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Childers bemoans Gilmore’s handling of Labour bullying claims

MEP Nessa Childers says she is disappointed that Eamon Gilmore did not personally get in touch over claims she was bullied.

LABOUR MEP Nessa Childers has shared her disappointment that the party leader Eamon Gilmore did not try to reach out to her amid claims that she was bullied by other members of the party.

Childers, a former Green Party councillor who joined the party in 2008 and was elected in the Ireland East constituency a year later, last week claimed she had been threatened by other party members over her stance on filling a key EU job.

Childers had criticised the nomination of Kevin Cardiff, the current secretary-general at the Department of Finance, to a vacancy at the European Court of Auditors – given that Cardiff was in charge of the Department’s banking unit at the time the financial crisis hit.

The MEP said she was warned she could end up in court if she stopped Cardiff from getting the job, being sued for loss of earnings – and that she could be expelled from the party as a result.

Yesterday Childers told RTÉ radio’s Marian Finucane Show that she felt there was a “failure of communications” within the party over the affair – but bemoaned the fact that she had not been contacted by the party leader.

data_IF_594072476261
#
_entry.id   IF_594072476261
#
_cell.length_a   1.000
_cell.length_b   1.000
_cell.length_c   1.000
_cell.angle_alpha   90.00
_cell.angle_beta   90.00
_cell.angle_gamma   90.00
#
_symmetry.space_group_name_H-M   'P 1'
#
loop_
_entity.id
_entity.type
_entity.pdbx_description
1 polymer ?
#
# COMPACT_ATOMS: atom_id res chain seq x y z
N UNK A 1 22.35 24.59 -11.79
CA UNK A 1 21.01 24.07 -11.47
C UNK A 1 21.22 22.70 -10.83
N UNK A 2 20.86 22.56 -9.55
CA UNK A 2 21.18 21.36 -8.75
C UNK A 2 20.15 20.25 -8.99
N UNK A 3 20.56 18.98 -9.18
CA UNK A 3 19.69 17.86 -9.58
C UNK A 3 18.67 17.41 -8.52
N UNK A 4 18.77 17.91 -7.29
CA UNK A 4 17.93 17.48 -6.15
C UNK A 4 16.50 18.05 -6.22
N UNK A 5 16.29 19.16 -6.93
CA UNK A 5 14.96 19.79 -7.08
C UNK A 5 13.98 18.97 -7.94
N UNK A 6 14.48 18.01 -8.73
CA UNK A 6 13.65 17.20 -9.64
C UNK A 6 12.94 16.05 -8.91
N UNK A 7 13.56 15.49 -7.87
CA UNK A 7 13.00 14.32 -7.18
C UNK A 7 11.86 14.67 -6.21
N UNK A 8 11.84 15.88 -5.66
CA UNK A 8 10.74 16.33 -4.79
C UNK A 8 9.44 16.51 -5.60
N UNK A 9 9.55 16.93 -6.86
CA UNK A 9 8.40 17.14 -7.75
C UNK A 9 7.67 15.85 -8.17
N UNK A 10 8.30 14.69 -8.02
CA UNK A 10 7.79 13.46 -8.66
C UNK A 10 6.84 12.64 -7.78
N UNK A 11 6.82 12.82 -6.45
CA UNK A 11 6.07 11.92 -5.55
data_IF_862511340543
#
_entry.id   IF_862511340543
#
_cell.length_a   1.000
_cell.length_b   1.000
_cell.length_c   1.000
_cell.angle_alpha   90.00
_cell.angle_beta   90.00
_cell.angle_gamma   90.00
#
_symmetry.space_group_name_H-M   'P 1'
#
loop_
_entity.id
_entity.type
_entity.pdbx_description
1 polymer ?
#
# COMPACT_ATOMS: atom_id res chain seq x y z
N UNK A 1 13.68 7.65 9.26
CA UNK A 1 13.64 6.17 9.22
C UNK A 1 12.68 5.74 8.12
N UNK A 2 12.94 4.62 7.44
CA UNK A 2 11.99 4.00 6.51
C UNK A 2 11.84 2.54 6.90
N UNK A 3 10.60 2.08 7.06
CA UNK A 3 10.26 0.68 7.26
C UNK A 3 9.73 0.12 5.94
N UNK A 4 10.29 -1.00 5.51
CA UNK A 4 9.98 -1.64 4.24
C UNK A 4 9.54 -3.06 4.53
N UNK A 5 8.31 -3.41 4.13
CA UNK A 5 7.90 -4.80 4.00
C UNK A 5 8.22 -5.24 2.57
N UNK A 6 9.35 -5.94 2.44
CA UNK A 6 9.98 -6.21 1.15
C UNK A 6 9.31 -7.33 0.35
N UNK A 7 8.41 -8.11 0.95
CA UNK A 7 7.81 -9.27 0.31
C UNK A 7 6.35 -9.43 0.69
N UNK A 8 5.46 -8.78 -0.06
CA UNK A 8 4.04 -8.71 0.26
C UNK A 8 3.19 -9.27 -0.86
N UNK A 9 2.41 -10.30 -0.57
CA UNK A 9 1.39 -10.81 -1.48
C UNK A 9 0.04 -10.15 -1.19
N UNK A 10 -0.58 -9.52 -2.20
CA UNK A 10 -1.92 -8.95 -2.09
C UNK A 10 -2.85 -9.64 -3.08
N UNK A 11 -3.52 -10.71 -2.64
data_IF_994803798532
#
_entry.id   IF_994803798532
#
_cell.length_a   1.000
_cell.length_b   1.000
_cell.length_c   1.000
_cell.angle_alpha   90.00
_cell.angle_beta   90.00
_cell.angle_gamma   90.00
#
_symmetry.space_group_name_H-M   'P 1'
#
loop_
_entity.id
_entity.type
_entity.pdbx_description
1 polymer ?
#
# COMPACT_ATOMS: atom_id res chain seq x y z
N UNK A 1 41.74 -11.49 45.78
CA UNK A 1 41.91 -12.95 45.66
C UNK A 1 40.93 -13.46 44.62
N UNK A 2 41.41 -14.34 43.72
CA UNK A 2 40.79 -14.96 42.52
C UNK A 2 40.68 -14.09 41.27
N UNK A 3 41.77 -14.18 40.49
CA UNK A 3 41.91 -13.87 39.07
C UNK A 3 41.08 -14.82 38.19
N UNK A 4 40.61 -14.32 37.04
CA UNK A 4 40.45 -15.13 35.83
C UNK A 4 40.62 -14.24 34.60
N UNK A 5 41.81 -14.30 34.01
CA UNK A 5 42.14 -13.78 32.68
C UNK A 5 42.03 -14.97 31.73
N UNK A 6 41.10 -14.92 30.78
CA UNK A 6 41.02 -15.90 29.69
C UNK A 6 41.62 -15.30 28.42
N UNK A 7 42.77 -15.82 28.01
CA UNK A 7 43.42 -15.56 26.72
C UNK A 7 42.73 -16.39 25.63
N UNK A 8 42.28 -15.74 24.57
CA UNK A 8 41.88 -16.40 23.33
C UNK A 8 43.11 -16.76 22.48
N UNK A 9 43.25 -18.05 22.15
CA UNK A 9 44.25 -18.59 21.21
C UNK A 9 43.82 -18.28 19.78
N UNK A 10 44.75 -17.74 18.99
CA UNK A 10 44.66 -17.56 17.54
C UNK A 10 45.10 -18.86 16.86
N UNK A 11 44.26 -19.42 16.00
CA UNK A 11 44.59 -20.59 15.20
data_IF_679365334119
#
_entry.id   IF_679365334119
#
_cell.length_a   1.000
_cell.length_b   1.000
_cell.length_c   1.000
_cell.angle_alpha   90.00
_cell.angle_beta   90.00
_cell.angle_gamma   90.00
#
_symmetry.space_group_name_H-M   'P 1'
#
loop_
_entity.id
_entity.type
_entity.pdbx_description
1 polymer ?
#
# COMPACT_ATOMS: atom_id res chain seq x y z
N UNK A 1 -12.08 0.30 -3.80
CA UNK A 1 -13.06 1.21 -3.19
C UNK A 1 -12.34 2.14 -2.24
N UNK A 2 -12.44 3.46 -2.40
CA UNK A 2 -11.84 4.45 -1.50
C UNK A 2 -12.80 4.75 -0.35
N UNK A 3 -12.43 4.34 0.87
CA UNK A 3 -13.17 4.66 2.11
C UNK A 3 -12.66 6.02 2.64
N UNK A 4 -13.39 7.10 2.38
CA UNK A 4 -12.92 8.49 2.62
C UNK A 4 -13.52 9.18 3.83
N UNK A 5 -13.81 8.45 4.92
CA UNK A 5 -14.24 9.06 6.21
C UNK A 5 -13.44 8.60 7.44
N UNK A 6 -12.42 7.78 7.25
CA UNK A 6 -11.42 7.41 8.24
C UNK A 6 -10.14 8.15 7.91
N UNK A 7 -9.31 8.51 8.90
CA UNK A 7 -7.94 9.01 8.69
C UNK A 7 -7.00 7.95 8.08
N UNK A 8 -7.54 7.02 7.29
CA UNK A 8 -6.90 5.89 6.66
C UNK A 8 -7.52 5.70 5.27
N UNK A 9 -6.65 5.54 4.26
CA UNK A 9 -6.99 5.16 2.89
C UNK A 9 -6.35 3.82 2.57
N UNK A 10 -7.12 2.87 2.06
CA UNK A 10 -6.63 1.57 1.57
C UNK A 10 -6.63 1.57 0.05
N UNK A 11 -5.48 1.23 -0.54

One of the things I found very distressing is that nobody like Eamon Gilmore, or even an advisor, picked up the phone to talk me during this period – to say, ‘Nessa, are you okay?’

I felt there was a failure of leadership and just somebody at the top picking up the phone to me, and talking to me, and saying, ‘What is happening? What happened to you?’

A party spokesperson said the matter had been referred to the party’s general secretary Ita McAuliffe, and was being dealt with internally.

Cardiff’s nomination to the European Court of Auditors came under fresh scrutiny earlier this month when it emerged that he had overlooked a €3.8bn accounting error in the national accounts for 2010.

If nominated, he will take a pay cut – down from around €200,000 in the Department of Finance to €180,000 in Luxembourg.

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